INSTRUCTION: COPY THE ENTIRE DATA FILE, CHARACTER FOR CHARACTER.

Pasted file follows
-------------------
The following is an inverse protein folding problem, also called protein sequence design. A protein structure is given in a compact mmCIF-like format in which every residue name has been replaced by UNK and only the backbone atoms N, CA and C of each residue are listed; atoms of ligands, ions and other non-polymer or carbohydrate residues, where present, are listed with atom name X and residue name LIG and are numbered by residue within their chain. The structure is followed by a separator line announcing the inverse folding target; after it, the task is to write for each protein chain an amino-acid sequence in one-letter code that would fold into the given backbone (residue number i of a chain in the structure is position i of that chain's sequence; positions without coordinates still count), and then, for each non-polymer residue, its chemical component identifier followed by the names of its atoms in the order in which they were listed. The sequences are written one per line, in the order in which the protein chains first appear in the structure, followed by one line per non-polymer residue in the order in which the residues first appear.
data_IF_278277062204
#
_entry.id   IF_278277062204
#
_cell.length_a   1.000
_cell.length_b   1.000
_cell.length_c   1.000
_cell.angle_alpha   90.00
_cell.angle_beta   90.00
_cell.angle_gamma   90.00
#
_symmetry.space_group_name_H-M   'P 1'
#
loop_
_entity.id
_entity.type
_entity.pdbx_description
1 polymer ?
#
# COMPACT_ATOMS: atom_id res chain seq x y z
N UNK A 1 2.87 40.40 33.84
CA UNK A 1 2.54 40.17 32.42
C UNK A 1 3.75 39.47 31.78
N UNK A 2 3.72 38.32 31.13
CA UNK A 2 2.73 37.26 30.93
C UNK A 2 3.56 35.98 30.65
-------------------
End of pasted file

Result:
The following is an inverse protein folding problem, also called protein sequence design. A protein structure is given in a compact mmCIF-like format in which every residue name has been replaced by UNK and only the backbone atoms N, CA and C of each residue are listed; atoms of ligands, ions and other non-polymer or carbohydrate residues, where present, are listed with atom name X and residue name LIG and are numbered by residue within their chain. The structure is followed by a separator line announcing the inverse folding target; after it, the task is to write for each protein chain an amino-acid sequence in one-letter code that would fold into the given backbone (residue number i of a chain in the structure is position i of that chain's sequence; positions without coordinates still count), and then, for each non-polymer residue, its chemical component identifier followed by the names of its atoms in the order in which they were listed. The sequences are written one per line, in the order in which the protein chains first appear in the structure, followed by one line per non-polymer residue in the order in which the residues first appear.
data_IF_278277062204
#
_entry.id   IF_278277062204
#
_cell.length_a   1.000
_cell.length_b   1.000
_cell.length_c   1.000
_cell.angle_alpha   90.00
_cell.angle_beta   90.00
_cell.angle_gamma   90.00
#
_symmetry.space_group_name_H-M   'P 1'
#
loop_
_entity.id
_entity.type
_entity.pdbx_description
1 polymer ?
#
# COMPACT_ATOMS: atom_id res chain seq x y z
N UNK A 1 2.87 40.40 33.84
CA UNK A 1 2.54 40.17 32.42
C UNK A 1 3.75 39.47 31.78
N UNK A 2 3.72 38.32 31.13
CA UNK A 2 2.73 37.26 30.93
C UNK A 2 3.56 35.98 30.65